A Course in Miracles teaches that the only proper question in all of humanity or at least the only one that will have more than one answer is “What is it for?” All other questions come from our ego’s unquenchable need for more and its thinly veiled attraction to fear.
But, what is it for?
In many cases, we won’t know the true answer until years pass, lifetimes even.
We spent until late afternoon with our grandparents, sharing stories and tears, apple pie and mostly quiet, together-time gently talking about things that mattered not.
When we came home, after far too many hours for an infant of any species, I found the baby squirrel cold and barely moving. While still damp from the morning cloth bath we awkwardly administered, she must have crawled out of our hastily assembled nest and fallen asleep from a full belly on the bare cardboard. I did what mothers do and took her to my bare skin.
I went to sleep that night with a tiny rodent on my chest.
She pawed and nuzzled weakly from time to time, but when I woke hours later, she was dead. I don’t know if I smothered her in trying to get her warm, or if she’d gotten pneumonia from fluid in her lungs – our initial feedings were less than graceful – or if the guestimate mixture of rehydration liquid and pet formula had seized her digestive system. Who knows?
But I wept. I had tried and I had hoped to do something that felt Loving and True. And it felt like I failed.
Of course the emotion wasn’t just for Herbie the squirrel. I wept for Grandpa Dale and Grandma Grace, losing a son at an age when life isn’t getting any easier. I wept for my mom, losing a sibling she had grown so close to in the last few years. I wept for cousins Brandon and Brianna, who would face so many new adventures and challenges without one of their two most important people in all of life. And oh, I wept for Kay, just into the slow-down and be-together-time with her husband of 26 years. It all felt so fiercely sad.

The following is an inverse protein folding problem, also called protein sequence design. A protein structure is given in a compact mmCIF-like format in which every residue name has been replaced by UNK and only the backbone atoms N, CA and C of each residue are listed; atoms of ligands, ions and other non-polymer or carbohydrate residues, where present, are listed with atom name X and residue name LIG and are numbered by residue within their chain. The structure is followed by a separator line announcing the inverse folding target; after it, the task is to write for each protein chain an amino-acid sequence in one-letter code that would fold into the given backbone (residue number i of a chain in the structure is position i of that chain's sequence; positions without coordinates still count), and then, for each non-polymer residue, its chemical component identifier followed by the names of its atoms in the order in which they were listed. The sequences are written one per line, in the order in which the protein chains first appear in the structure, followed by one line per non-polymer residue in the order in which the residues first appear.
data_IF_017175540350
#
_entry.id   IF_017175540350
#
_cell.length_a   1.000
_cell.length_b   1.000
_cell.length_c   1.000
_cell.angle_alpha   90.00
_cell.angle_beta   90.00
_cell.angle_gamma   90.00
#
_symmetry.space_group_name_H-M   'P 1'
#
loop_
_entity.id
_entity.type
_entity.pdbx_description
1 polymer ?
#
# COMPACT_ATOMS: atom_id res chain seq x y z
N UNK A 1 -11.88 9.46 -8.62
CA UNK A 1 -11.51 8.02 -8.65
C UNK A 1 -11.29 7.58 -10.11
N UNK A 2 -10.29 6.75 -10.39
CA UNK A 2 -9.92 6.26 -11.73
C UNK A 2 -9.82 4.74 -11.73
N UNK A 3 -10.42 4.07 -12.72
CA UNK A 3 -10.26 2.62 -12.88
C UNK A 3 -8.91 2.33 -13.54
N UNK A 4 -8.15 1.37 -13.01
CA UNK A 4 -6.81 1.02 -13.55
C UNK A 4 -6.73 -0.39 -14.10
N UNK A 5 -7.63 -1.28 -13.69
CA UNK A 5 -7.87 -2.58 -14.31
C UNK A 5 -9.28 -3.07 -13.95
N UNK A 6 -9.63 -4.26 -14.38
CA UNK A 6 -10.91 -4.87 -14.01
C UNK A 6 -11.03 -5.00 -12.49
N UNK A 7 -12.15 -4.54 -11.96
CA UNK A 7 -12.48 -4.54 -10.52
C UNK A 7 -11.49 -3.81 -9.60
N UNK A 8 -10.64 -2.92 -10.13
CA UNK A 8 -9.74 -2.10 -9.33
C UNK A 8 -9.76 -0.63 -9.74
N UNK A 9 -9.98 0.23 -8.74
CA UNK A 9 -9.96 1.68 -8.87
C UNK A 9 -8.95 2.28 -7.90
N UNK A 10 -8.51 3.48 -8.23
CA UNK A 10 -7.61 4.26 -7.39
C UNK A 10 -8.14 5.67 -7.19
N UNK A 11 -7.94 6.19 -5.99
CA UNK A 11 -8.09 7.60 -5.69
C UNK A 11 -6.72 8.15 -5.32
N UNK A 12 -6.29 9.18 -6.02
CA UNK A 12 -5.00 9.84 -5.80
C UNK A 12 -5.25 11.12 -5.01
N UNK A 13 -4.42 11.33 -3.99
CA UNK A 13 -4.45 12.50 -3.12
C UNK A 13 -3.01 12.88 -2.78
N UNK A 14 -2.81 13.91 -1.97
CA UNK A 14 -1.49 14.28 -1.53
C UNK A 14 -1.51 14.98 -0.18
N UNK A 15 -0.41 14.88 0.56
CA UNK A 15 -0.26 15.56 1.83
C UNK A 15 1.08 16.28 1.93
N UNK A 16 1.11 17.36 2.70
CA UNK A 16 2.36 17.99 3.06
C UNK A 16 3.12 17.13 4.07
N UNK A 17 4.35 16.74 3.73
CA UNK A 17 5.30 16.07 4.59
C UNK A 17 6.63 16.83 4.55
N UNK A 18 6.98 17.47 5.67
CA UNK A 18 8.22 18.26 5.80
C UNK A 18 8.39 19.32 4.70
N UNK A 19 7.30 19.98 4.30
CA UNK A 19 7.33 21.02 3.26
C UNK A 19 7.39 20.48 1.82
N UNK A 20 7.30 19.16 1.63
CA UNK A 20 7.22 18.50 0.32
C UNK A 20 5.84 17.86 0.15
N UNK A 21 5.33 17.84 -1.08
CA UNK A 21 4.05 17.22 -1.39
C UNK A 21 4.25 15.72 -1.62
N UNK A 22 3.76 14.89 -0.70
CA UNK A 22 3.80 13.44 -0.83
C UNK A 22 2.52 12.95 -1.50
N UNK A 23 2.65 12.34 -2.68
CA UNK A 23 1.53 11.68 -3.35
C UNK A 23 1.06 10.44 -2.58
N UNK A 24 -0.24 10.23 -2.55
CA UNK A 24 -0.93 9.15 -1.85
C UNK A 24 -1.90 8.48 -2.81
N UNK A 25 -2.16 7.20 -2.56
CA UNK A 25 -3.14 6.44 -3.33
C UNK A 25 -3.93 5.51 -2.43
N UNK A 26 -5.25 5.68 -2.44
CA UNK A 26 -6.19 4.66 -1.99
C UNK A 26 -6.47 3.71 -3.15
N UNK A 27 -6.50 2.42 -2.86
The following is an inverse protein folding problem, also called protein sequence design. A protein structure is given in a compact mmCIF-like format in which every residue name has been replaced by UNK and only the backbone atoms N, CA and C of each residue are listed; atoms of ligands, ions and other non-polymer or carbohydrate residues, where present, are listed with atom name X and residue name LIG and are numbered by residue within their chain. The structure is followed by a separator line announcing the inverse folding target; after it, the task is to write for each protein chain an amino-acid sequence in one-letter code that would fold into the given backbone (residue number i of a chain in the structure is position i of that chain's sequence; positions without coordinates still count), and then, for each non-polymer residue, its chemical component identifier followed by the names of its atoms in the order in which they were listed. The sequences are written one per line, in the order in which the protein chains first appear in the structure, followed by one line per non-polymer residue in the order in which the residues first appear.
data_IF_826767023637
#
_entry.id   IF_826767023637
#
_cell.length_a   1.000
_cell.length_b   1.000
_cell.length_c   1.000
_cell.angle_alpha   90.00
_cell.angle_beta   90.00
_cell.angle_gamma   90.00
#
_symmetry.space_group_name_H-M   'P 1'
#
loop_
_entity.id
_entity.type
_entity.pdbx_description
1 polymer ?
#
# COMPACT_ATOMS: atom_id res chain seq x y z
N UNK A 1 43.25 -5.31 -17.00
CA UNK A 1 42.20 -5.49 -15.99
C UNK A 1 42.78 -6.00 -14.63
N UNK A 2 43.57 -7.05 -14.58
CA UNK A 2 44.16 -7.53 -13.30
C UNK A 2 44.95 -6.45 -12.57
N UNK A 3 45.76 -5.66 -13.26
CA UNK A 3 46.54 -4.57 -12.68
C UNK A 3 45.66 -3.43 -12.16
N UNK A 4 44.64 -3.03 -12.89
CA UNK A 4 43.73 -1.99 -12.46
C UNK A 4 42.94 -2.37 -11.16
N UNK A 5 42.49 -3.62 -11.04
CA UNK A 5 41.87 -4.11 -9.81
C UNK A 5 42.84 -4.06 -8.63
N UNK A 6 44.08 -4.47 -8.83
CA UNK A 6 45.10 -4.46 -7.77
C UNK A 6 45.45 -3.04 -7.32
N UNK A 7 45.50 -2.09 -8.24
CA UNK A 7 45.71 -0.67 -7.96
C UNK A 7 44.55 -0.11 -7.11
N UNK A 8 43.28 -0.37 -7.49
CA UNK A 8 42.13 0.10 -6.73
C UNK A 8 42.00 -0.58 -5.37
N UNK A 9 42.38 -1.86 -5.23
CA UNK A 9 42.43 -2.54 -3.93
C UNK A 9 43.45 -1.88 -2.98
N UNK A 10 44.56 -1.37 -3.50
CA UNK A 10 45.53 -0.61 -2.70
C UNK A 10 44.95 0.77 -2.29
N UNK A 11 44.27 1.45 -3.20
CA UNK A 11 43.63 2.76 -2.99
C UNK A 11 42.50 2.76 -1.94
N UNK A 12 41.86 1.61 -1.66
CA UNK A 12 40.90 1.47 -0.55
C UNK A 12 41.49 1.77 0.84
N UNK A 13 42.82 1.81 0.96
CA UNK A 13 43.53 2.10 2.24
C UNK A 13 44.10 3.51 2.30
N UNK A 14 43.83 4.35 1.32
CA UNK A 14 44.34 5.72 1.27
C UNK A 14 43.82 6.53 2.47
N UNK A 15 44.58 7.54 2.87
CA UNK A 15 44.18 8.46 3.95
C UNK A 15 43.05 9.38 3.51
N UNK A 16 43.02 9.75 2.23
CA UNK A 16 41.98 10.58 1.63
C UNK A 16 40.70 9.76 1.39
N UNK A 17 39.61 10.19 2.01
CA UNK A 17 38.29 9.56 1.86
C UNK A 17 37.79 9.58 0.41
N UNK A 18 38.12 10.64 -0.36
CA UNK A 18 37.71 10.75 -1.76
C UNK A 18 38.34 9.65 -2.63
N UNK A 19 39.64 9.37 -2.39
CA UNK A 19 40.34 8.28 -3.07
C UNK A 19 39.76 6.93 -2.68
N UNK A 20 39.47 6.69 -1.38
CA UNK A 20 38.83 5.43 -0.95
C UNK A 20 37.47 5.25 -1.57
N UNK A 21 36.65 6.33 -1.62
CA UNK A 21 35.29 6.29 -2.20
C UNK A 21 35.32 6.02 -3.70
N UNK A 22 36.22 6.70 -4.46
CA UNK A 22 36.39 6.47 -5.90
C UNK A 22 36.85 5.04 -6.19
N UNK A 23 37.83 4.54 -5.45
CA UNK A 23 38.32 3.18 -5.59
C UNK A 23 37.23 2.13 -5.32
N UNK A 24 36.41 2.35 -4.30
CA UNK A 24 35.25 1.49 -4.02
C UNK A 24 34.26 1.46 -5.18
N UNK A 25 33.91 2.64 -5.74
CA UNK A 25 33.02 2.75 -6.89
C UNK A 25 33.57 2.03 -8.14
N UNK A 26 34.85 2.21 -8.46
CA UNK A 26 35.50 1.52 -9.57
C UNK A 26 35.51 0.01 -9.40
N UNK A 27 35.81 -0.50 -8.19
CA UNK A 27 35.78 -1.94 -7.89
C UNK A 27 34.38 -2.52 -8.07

What is it for?
What is it for?
Maybe we won’t know for ages, maybe until our last breaths.
But the squirrel’s death, I knew what that was for as soon as Iris woke up. I told her that Herbie had died in the night. She was quiet and solemn; a few dramatic tears forced their way up, as if it were expected of her.
And then she said softly, looking at the squirrel she held in her small hands, “Grandma’s brother died.”
“That’s right, honey,” I whispered into her hair.
And when the Why didn’t come for either of us, I held on to her and I held on to the “Because” that was whispering itself in my head. I held on to the last images I have of my uncle, smiling as he worked on a driftwood lamp with his family hovered ‘round.
I held on to that love, that truth and togetherness, and knew that That is what it is all for. Lessons come hard in this life of suffering, but when I put the Why? away and ask What is it for?, the answer is always given. Even if we have to wait.